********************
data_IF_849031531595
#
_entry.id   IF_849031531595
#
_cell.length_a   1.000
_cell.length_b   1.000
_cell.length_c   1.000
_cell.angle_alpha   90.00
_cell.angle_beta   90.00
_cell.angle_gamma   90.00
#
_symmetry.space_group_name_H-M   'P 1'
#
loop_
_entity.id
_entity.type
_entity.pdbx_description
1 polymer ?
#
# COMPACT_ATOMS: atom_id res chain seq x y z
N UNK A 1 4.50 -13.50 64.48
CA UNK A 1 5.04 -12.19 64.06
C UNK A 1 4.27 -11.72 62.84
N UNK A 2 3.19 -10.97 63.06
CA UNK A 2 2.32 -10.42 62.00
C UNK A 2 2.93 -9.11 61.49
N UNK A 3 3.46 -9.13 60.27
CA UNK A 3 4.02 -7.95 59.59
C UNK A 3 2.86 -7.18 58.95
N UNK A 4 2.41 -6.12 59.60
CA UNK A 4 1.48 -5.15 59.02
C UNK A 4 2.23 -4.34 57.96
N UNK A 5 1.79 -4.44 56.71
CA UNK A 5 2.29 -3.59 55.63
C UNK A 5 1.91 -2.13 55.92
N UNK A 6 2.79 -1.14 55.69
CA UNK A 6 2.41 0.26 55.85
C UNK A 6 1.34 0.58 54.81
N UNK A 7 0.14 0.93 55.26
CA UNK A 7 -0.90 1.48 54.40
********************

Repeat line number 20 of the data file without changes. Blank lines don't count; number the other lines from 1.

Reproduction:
# COMPACT_ATOMS: atom_id res chain seq x y z